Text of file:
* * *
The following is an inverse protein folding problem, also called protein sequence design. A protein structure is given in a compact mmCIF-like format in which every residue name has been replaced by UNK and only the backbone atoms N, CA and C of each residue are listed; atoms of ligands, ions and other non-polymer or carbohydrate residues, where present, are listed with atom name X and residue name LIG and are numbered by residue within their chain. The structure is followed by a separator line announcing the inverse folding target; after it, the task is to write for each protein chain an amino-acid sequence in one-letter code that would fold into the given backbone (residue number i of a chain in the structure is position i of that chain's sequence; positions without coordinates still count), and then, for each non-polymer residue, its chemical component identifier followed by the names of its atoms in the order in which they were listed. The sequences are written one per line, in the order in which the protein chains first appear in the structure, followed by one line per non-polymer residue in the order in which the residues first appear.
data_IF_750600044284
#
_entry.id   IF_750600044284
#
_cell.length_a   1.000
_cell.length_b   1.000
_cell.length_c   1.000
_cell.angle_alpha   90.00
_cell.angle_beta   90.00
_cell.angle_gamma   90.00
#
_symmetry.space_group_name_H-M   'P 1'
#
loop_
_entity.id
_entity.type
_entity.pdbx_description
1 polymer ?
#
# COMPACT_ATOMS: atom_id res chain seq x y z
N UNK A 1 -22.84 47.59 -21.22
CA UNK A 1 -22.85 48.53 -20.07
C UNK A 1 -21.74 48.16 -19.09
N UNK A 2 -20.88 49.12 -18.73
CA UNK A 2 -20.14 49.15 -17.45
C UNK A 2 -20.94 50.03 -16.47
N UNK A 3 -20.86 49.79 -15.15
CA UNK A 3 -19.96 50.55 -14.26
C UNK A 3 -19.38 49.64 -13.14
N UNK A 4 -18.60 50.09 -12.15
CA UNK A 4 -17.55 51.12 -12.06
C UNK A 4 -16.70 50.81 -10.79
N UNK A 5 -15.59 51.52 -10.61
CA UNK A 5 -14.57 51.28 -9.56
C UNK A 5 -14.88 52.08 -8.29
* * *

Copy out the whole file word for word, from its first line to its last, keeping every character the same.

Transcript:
The following is an inverse protein folding problem, also called protein sequence design. A protein structure is given in a compact mmCIF-like format in which every residue name has been replaced by UNK and only the backbone atoms N, CA and C of each residue are listed; atoms of ligands, ions and other non-polymer or carbohydrate residues, where present, are listed with atom name X and residue name LIG and are numbered by residue within their chain. The structure is followed by a separator line announcing the inverse folding target; after it, the task is to write for each protein chain an amino-acid sequence in one-letter code that would fold into the given backbone (residue number i of a chain in the structure is position i of that chain's sequence; positions without coordinates still count), and then, for each non-polymer residue, its chemical component identifier followed by the names of its atoms in the order in which they were listed. The sequences are written one per line, in the order in which the protein chains first appear in the structure, followed by one line per non-polymer residue in the order in which the residues first appear.
data_IF_750600044284
#
_entry.id   IF_750600044284
#
_cell.length_a   1.000
_cell.length_b   1.000
_cell.length_c   1.000
_cell.angle_alpha   90.00
_cell.angle_beta   90.00
_cell.angle_gamma   90.00
#
_symmetry.space_group_name_H-M   'P 1'
#
loop_
_entity.id
_entity.type
_entity.pdbx_description
1 polymer ?
#
# COMPACT_ATOMS: atom_id res chain seq x y z
N UNK A 1 -22.84 47.59 -21.22
CA UNK A 1 -22.85 48.53 -20.07
C UNK A 1 -21.74 48.16 -19.09
N UNK A 2 -20.88 49.12 -18.73
CA UNK A 2 -20.14 49.15 -17.45
C UNK A 2 -20.94 50.03 -16.47
N UNK A 3 -20.86 49.79 -15.15
CA UNK A 3 -19.96 50.55 -14.26
C UNK A 3 -19.38 49.64 -13.14
N UNK A 4 -18.60 50.09 -12.15
CA UNK A 4 -17.55 51.12 -12.06
C UNK A 4 -16.70 50.81 -10.79
N UNK A 5 -15.59 51.52 -10.61
CA UNK A 5 -14.57 51.28 -9.56
C UNK A 5 -14.88 52.08 -8.29